Egg eating by hens is a habit formed over time which is extremely difficult, if not impossible, to break. It is important you plan and manage your facilities so that the hen never gets the first taste of a broken egg.
Prevention management practices include:
1. Reducing Traffic in the Nesting Area. Egg breakage is a major reason why hens start eating eggs. Excessive traffic in the nesting area increases the chance of egg breakage. Some precautions which can be taken include:
a) Provide one 12" x 12" nest for every 4-5 hens in your flock. Never have less than 6 nesting boxes. Always locate the nests at least 2 feet off the ground and at least four feet away from the roosts.
b) Keep 2 inches of clean, dry nesting material in the nests at all times. Many eggs are cracked due to a lack of protective padding in nesting boxes.
c) Remove all broody hens from the nesting area. Broody hens reduce nesting space and cause more traffic in the remaining nests.
2. Nutrition. To keep the egg shells strong, feed a complete ration and supplement oyster shells free choice. The oyster shells serve as a calcium supplement to keep the shells strong.
Never feed the hens used egg shells without smashing them to very fine particles. If the hen can associate the shell to the egg; the hens are encouraged to pick at the fresh eggs in the coop.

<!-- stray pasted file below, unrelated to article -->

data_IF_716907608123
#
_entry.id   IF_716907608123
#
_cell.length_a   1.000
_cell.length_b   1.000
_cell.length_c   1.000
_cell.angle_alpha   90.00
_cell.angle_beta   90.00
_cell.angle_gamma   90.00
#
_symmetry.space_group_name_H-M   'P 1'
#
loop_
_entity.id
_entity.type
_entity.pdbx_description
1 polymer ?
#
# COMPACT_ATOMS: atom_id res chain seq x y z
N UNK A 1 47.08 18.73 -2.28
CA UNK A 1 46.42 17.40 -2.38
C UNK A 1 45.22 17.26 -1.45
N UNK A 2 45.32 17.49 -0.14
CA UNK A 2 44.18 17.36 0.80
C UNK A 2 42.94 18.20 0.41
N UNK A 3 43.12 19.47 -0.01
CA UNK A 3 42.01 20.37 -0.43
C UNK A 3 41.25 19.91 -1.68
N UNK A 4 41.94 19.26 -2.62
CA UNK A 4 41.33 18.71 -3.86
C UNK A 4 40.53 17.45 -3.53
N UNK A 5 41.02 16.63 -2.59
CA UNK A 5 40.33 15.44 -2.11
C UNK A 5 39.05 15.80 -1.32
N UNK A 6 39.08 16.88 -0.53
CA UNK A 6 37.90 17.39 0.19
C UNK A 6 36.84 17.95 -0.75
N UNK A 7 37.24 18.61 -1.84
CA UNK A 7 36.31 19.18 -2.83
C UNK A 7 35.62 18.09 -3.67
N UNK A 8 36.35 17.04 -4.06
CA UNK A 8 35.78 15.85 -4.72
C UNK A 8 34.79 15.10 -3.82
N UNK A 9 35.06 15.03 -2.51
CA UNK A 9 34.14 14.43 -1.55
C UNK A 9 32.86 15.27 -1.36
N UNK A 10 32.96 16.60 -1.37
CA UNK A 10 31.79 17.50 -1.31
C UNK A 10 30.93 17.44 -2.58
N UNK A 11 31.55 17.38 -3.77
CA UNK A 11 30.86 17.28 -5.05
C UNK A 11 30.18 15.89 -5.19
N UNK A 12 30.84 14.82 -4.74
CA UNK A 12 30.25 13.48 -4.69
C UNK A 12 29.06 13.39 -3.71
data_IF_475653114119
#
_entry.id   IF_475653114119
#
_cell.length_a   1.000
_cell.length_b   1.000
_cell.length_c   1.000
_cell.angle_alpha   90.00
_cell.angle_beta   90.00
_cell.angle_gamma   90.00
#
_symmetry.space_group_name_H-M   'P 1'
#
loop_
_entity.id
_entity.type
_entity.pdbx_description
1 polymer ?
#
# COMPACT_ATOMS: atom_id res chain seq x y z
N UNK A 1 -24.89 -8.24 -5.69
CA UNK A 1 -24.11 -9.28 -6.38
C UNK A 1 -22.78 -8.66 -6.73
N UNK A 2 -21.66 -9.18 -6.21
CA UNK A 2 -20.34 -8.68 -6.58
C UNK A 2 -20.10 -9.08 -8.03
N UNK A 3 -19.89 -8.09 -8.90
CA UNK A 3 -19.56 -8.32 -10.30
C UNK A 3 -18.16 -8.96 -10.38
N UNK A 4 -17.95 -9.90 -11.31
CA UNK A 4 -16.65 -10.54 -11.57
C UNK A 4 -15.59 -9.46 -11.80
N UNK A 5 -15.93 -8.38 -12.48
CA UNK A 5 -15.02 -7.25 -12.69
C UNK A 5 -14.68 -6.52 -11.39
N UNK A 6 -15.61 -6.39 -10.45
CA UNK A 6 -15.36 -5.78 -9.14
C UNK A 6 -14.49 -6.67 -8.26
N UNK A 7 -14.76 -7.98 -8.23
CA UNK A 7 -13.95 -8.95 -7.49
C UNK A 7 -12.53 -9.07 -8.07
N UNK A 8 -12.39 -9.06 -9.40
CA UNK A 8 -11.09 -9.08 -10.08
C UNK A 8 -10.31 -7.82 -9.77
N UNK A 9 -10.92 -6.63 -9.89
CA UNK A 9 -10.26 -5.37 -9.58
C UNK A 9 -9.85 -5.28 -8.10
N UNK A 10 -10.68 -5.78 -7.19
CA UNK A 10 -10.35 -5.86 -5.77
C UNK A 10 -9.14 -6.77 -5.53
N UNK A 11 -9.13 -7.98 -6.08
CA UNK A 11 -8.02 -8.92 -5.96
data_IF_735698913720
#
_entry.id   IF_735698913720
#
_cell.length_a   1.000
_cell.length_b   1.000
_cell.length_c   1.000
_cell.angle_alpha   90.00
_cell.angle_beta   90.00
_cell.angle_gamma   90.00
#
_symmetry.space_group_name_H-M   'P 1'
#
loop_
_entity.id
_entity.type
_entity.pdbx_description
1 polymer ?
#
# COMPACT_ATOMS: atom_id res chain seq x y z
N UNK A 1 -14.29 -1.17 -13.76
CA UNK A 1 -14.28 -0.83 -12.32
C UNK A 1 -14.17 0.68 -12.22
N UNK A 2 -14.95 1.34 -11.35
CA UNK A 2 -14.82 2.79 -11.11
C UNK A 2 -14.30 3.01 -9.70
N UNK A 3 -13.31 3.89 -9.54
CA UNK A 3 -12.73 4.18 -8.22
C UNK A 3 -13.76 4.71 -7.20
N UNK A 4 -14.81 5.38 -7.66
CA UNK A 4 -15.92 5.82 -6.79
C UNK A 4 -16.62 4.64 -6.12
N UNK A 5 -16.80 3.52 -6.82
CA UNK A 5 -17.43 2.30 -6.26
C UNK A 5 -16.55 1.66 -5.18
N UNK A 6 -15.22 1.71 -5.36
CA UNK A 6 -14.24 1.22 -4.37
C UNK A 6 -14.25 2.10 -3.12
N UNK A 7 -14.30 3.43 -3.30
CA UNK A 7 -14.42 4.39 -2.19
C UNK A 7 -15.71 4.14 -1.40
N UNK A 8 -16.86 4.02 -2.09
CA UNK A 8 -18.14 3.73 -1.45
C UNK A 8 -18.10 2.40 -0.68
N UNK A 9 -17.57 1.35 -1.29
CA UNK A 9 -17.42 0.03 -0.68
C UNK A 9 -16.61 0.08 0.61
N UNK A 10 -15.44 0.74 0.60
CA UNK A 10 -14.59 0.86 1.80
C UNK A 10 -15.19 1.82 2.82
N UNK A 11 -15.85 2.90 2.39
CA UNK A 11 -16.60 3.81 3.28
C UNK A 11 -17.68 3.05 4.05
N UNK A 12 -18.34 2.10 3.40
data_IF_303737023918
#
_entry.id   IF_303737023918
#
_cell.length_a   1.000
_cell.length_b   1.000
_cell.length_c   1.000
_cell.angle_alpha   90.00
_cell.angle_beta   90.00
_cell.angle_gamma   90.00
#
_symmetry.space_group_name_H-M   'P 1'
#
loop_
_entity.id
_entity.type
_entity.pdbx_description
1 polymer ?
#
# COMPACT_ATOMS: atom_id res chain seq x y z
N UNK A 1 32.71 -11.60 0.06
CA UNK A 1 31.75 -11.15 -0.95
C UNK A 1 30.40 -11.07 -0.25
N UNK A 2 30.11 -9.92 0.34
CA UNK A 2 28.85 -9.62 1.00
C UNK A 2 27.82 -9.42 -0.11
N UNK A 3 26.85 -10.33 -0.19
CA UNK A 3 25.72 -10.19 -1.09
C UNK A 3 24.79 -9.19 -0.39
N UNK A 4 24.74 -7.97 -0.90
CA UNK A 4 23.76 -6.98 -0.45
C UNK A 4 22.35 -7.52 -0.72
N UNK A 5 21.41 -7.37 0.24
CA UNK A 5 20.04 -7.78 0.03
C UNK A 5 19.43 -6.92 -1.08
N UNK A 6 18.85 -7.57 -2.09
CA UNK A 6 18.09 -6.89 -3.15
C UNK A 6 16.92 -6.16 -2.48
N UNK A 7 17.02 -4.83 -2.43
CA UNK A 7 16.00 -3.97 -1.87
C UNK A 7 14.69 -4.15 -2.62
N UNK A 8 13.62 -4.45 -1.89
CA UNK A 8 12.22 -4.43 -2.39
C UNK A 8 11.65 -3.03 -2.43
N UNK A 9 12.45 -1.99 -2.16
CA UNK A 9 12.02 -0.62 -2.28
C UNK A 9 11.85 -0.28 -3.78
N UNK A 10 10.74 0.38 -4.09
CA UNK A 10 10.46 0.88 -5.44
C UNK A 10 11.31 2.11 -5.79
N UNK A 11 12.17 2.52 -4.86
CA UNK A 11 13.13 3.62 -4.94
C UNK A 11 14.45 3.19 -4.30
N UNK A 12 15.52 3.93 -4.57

3. Keep Stress Minimized
a) Don't use bright lights in your coops, especially near the nesting area. Bright light increases nervousness and picking habits.
b) Do not scare the hens out of the nesting boxes. The sudden movement can break eggs in the box and can give the hens a taste of egg and promote egg eating.
4. Egg Eating Can Be From Outside. Egg eating can be done by predators such as snakes, skunks, rats, weasels and other predators. If your hens are eating eggs, the hen will usually have dried yolk on their beaks and sides of their heads. Egg eating hens also can be seen scouting the nests for freshly laid eggs to consume.
If you do catch an egg eater, cull her from the flock at once. Egg eating is a bad habit that will multiply the longer you let it continue. If one hen starts eating eggs, other hens will soon follow.
Prevention is the only proven treatment. Collect eggs often and collect eggs early in the day. Most hens will lay before 10:00 am each morning. The longer the eggs are in the barn, the better the chance it will be broken or eaten.
Reviewed by Audrey McElroy, associate professor, Animal and Poultry Sciences
Virginia Cooperative Extension materials are available for public use, reprint, or citation without further permission, provided the use includes credit to the author and to Virginia Cooperative Extension, Virginia Tech, and Virginia State University.
Issued in furtherance of Cooperative Extension work, Virginia Polytechnic Institute and State University, Virginia State University, and the U.S. Department of Agriculture cooperating. Edwin J. Jones, Director, Virginia Cooperative Extension, Virginia Tech, Blacksburg; M. Ray McKinnie, Interim Administrator, 1890 Extension Program, Virginia State University, Petersburg.
May 1, 2009